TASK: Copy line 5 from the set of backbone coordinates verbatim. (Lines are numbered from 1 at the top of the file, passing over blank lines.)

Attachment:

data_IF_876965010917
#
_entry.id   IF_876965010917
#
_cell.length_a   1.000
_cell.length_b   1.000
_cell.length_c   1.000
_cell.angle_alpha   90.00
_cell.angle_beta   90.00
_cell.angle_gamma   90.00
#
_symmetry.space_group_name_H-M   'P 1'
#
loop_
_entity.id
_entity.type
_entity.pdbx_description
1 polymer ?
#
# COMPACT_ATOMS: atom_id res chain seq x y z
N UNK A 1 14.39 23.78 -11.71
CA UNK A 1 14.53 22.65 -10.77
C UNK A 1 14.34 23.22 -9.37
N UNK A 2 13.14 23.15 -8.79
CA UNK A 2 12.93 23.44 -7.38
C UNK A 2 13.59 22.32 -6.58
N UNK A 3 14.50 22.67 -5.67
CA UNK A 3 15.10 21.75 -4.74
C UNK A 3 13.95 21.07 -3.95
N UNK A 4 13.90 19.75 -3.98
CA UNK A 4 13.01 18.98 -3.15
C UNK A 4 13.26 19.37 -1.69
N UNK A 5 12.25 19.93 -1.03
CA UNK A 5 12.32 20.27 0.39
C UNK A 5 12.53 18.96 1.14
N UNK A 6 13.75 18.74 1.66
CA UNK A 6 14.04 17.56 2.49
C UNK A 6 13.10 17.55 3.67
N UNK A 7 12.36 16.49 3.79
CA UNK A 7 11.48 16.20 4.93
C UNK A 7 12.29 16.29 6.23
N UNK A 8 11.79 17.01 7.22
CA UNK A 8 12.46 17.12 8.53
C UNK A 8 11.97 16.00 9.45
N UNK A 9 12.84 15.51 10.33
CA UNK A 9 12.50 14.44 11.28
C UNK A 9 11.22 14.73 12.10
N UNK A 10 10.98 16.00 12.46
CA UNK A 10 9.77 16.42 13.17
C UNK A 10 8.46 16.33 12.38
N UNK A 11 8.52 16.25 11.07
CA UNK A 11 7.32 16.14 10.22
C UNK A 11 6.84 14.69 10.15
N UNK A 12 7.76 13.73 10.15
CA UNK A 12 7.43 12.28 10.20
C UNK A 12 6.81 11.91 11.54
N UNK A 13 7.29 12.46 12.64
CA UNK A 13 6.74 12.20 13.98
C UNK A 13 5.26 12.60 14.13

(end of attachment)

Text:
_cell.length_a   1.000